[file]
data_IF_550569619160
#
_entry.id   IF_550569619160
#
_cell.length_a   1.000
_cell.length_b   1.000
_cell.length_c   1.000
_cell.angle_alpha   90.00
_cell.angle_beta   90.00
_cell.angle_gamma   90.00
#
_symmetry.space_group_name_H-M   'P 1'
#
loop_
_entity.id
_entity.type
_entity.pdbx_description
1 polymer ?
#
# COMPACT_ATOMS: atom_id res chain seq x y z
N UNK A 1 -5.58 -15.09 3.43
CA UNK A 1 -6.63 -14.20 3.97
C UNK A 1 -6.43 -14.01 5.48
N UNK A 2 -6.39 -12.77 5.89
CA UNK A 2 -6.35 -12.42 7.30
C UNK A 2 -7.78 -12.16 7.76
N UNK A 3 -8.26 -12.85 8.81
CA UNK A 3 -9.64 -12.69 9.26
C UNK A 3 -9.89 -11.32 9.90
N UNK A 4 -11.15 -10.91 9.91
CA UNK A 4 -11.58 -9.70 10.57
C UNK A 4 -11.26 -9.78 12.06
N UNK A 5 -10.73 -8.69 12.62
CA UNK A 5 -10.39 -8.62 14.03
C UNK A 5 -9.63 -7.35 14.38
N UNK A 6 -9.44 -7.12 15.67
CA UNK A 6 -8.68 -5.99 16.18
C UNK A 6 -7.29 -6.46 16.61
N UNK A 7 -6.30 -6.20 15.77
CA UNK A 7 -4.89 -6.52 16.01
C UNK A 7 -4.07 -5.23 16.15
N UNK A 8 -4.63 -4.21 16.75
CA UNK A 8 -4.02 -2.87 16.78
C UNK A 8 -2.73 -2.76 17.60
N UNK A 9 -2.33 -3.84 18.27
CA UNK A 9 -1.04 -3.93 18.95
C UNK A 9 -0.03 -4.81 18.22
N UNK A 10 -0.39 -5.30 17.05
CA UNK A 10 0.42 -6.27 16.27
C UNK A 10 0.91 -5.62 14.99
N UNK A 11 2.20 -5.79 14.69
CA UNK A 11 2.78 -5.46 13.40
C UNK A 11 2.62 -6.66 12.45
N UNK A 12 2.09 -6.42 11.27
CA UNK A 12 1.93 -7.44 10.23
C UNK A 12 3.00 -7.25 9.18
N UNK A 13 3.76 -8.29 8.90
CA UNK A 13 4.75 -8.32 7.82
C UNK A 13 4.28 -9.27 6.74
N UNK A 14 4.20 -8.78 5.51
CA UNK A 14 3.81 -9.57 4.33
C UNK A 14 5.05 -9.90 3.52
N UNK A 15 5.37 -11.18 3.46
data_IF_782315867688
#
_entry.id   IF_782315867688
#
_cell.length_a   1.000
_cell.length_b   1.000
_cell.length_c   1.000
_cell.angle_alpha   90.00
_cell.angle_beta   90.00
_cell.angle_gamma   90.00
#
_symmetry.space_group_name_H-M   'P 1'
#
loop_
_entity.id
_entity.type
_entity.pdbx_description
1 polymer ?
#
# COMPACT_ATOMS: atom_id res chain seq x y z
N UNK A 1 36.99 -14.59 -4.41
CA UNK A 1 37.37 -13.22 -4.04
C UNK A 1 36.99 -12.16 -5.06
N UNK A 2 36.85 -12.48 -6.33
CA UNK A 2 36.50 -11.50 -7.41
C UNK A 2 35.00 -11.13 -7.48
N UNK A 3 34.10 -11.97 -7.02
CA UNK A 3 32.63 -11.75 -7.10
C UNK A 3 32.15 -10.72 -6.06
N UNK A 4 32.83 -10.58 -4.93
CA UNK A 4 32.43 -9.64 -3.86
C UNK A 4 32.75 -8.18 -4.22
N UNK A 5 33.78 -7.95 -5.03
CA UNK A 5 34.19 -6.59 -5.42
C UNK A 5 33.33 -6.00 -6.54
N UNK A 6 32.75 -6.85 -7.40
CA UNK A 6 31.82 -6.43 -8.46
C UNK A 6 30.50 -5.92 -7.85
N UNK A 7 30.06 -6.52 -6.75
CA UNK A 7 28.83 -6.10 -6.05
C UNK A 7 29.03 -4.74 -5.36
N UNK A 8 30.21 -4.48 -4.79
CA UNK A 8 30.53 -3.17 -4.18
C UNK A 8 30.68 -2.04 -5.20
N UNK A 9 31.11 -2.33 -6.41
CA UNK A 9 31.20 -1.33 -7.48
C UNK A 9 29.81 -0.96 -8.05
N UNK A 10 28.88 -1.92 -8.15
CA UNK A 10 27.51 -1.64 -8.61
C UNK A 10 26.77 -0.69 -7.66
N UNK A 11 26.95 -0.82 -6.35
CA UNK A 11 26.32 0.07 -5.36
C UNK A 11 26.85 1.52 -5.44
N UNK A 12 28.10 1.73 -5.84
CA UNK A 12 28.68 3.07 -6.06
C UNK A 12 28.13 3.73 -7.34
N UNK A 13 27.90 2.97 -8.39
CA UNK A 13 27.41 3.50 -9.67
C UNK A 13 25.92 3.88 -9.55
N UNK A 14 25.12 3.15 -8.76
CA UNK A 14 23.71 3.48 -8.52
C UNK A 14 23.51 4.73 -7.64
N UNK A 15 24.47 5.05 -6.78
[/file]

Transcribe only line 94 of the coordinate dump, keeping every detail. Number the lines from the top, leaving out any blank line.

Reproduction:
CA UNK A 4 32.43 -9.64 -3.86